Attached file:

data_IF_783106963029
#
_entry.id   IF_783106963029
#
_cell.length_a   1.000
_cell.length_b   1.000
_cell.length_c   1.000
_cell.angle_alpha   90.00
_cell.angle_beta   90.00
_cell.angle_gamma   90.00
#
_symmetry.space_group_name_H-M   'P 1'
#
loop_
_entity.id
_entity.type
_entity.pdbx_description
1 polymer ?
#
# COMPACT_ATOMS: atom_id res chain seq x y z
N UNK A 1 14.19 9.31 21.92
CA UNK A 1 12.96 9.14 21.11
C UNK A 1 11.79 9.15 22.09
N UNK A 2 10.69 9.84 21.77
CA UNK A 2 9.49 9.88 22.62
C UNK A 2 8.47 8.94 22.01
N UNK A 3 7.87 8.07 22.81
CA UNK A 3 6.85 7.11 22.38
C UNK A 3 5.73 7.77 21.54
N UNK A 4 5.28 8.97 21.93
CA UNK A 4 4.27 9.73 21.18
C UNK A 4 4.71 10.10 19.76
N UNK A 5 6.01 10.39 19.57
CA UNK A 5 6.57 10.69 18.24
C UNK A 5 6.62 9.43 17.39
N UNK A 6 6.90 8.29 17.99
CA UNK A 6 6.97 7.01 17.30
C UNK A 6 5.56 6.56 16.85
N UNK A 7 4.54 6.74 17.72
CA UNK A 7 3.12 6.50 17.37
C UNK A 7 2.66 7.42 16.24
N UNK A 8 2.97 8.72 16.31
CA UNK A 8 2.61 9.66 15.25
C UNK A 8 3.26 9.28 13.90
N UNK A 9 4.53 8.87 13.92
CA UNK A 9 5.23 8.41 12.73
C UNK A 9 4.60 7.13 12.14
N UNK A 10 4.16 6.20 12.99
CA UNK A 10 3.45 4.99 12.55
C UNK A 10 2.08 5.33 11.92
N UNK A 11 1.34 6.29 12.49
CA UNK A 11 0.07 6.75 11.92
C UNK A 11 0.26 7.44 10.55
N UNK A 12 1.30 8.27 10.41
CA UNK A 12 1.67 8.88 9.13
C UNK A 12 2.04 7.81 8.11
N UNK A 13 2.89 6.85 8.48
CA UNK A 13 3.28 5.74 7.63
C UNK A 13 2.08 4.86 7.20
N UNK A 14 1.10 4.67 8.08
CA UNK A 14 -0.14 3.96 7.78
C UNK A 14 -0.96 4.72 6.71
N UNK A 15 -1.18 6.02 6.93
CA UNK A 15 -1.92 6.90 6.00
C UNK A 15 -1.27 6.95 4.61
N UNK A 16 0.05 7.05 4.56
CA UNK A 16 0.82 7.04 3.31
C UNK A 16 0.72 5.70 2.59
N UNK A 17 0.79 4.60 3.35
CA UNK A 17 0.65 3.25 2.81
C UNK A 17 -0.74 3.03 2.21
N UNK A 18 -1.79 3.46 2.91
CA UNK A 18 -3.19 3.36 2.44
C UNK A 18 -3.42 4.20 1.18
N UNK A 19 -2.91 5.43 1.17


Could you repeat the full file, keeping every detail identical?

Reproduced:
data_IF_783106963029
#
_entry.id   IF_783106963029
#
_cell.length_a   1.000
_cell.length_b   1.000
_cell.length_c   1.000
_cell.angle_alpha   90.00
_cell.angle_beta   90.00
_cell.angle_gamma   90.00
#
_symmetry.space_group_name_H-M   'P 1'
#
loop_
_entity.id
_entity.type
_entity.pdbx_description
1 polymer ?
#
# COMPACT_ATOMS: atom_id res chain seq x y z
N UNK A 1 14.19 9.31 21.92
CA UNK A 1 12.96 9.14 21.11
C UNK A 1 11.79 9.15 22.09
N UNK A 2 10.69 9.84 21.77
CA UNK A 2 9.49 9.88 22.62
C UNK A 2 8.47 8.94 22.01
N UNK A 3 7.87 8.07 22.81
CA UNK A 3 6.85 7.11 22.38
C UNK A 3 5.73 7.77 21.54
N UNK A 4 5.28 8.97 21.93
CA UNK A 4 4.27 9.73 21.18
C UNK A 4 4.71 10.10 19.76
N UNK A 5 6.01 10.39 19.57
CA UNK A 5 6.57 10.69 18.24
C UNK A 5 6.62 9.43 17.39
N UNK A 6 6.90 8.29 17.99
CA UNK A 6 6.97 7.01 17.30
C UNK A 6 5.56 6.56 16.85
N UNK A 7 4.54 6.74 17.72
CA UNK A 7 3.12 6.50 17.37
C UNK A 7 2.66 7.42 16.24
N UNK A 8 2.97 8.72 16.31
CA UNK A 8 2.61 9.66 15.25
C UNK A 8 3.26 9.28 13.90
N UNK A 9 4.53 8.87 13.92
CA UNK A 9 5.23 8.41 12.73
C UNK A 9 4.60 7.13 12.14
N UNK A 10 4.16 6.20 12.99
CA UNK A 10 3.45 4.99 12.55
C UNK A 10 2.08 5.33 11.92
N UNK A 11 1.34 6.29 12.49
CA UNK A 11 0.07 6.75 11.92
C UNK A 11 0.26 7.44 10.55
N UNK A 12 1.30 8.27 10.41
CA UNK A 12 1.67 8.88 9.13
C UNK A 12 2.04 7.81 8.11
N UNK A 13 2.89 6.85 8.48
CA UNK A 13 3.28 5.74 7.63
C UNK A 13 2.08 4.86 7.20
N UNK A 14 1.10 4.67 8.08
CA UNK A 14 -0.14 3.96 7.78
C UNK A 14 -0.96 4.72 6.71
N UNK A 15 -1.18 6.02 6.93
CA UNK A 15 -1.92 6.90 6.00
C UNK A 15 -1.27 6.95 4.61
N UNK A 16 0.05 7.05 4.56
CA UNK A 16 0.82 7.04 3.31
C UNK A 16 0.72 5.70 2.59
N UNK A 17 0.79 4.60 3.35
CA UNK A 17 0.65 3.25 2.81
C UNK A 17 -0.74 3.03 2.21
N UNK A 18 -1.79 3.46 2.91
CA UNK A 18 -3.19 3.36 2.44
C UNK A 18 -3.42 4.20 1.18
N UNK A 19 -2.91 5.43 1.17